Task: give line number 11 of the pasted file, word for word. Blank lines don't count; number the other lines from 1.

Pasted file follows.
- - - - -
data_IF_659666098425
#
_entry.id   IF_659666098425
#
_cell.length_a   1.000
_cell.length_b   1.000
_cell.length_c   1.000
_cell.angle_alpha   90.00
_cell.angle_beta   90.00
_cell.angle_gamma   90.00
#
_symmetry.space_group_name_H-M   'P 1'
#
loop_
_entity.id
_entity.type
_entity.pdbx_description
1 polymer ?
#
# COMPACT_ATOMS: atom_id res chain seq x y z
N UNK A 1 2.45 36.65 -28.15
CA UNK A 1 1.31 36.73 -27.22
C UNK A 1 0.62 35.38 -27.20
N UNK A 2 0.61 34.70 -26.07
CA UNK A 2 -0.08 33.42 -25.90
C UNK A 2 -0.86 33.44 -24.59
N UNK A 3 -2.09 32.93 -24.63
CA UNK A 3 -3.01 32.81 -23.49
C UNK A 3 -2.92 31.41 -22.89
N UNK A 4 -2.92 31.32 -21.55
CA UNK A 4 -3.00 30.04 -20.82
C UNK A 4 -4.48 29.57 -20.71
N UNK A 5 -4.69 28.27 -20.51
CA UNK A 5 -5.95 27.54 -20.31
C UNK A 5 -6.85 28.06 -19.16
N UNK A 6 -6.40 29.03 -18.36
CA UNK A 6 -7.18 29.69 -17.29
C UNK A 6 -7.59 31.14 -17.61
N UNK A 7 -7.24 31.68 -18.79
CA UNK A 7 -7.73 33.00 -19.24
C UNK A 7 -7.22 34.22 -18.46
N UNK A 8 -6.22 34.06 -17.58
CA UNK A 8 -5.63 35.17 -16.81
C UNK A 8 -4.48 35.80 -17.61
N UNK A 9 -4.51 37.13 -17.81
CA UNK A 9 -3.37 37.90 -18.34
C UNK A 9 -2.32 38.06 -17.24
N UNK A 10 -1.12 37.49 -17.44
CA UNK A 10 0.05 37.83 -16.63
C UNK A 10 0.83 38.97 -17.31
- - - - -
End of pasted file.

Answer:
#